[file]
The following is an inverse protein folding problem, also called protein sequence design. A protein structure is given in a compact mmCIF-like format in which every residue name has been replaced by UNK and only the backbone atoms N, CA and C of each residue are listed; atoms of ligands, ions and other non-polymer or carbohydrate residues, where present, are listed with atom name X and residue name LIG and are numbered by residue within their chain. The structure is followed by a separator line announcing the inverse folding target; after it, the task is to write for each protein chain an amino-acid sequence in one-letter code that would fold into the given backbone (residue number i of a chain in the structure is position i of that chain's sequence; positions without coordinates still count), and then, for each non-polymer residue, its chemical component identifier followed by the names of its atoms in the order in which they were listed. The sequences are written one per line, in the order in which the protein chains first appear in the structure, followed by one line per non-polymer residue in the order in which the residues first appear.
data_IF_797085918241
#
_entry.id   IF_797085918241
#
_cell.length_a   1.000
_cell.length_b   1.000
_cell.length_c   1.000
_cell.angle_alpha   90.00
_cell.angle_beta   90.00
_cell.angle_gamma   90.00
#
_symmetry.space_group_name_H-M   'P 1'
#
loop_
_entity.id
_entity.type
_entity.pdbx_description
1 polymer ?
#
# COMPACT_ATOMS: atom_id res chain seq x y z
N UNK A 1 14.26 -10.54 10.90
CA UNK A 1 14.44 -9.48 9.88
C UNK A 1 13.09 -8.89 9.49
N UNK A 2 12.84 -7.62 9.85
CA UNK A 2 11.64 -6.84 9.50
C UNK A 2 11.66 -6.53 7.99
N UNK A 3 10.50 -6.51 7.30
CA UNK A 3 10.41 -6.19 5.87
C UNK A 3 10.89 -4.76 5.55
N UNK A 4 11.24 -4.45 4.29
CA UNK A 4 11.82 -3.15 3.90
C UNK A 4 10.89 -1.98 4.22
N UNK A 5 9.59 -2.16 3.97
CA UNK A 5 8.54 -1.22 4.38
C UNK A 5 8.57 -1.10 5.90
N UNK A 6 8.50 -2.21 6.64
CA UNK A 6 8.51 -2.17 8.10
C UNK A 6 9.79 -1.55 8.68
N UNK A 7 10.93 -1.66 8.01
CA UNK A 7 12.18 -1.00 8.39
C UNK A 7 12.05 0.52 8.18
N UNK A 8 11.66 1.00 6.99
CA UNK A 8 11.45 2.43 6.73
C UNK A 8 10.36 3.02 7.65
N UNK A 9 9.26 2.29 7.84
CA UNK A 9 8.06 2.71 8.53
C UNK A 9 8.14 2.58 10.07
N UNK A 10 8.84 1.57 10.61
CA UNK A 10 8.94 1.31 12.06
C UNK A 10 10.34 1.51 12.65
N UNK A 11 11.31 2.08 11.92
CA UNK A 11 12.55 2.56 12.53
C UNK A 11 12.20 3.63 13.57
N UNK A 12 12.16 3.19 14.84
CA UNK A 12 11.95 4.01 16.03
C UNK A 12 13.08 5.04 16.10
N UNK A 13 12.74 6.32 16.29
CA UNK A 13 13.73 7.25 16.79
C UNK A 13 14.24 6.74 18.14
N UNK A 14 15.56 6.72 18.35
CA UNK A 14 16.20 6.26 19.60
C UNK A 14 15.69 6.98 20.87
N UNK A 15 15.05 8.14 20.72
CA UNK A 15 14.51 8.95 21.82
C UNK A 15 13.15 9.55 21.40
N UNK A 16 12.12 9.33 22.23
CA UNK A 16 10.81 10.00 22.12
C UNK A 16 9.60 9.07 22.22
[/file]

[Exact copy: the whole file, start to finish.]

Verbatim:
The following is an inverse protein folding problem, also called protein sequence design. A protein structure is given in a compact mmCIF-like format in which every residue name has been replaced by UNK and only the backbone atoms N, CA and C of each residue are listed; atoms of ligands, ions and other non-polymer or carbohydrate residues, where present, are listed with atom name X and residue name LIG and are numbered by residue within their chain. The structure is followed by a separator line announcing the inverse folding target; after it, the task is to write for each protein chain an amino-acid sequence in one-letter code that would fold into the given backbone (residue number i of a chain in the structure is position i of that chain's sequence; positions without coordinates still count), and then, for each non-polymer residue, its chemical component identifier followed by the names of its atoms in the order in which they were listed. The sequences are written one per line, in the order in which the protein chains first appear in the structure, followed by one line per non-polymer residue in the order in which the residues first appear.
data_IF_797085918241
#
_entry.id   IF_797085918241
#
_cell.length_a   1.000
_cell.length_b   1.000
_cell.length_c   1.000
_cell.angle_alpha   90.00
_cell.angle_beta   90.00
_cell.angle_gamma   90.00
#
_symmetry.space_group_name_H-M   'P 1'
#
loop_
_entity.id
_entity.type
_entity.pdbx_description
1 polymer ?
#
# COMPACT_ATOMS: atom_id res chain seq x y z
N UNK A 1 14.26 -10.54 10.90
CA UNK A 1 14.44 -9.48 9.88
C UNK A 1 13.09 -8.89 9.49
N UNK A 2 12.84 -7.62 9.85
CA UNK A 2 11.64 -6.84 9.50
C UNK A 2 11.66 -6.53 7.99
N UNK A 3 10.50 -6.51 7.30
CA UNK A 3 10.41 -6.19 5.87
C UNK A 3 10.89 -4.76 5.55
N UNK A 4 11.24 -4.45 4.29
CA UNK A 4 11.82 -3.15 3.90
C UNK A 4 10.89 -1.98 4.22
N UNK A 5 9.59 -2.16 3.97
CA UNK A 5 8.54 -1.22 4.38
C UNK A 5 8.57 -1.10 5.90
N UNK A 6 8.50 -2.21 6.64
CA UNK A 6 8.51 -2.17 8.10
C UNK A 6 9.79 -1.55 8.68
N UNK A 7 10.93 -1.66 8.01
CA UNK A 7 12.18 -1.00 8.39
C UNK A 7 12.05 0.52 8.18
N UNK A 8 11.66 1.00 6.99
CA UNK A 8 11.45 2.43 6.73
C UNK A 8 10.36 3.02 7.65
N UNK A 9 9.26 2.29 7.84
CA UNK A 9 8.06 2.71 8.53
C UNK A 9 8.14 2.58 10.07
N UNK A 10 8.84 1.57 10.61
CA UNK A 10 8.94 1.31 12.06
C UNK A 10 10.34 1.51 12.65
N UNK A 11 11.31 2.08 11.92
CA UNK A 11 12.55 2.56 12.53
C UNK A 11 12.20 3.63 13.57
N UNK A 12 12.16 3.19 14.84
CA UNK A 12 11.95 4.01 16.03
C UNK A 12 13.08 5.04 16.10
N UNK A 13 12.74 6.32 16.29
CA UNK A 13 13.73 7.25 16.79
C UNK A 13 14.24 6.74 18.14
N UNK A 14 15.56 6.72 18.35
CA UNK A 14 16.20 6.26 19.60
C UNK A 14 15.69 6.98 20.87
N UNK A 15 15.05 8.14 20.72
CA UNK A 15 14.51 8.95 21.82
C UNK A 15 13.15 9.55 21.40
N UNK A 16 12.12 9.33 22.23
CA UNK A 16 10.81 10.00 22.12
C UNK A 16 9.60 9.07 22.22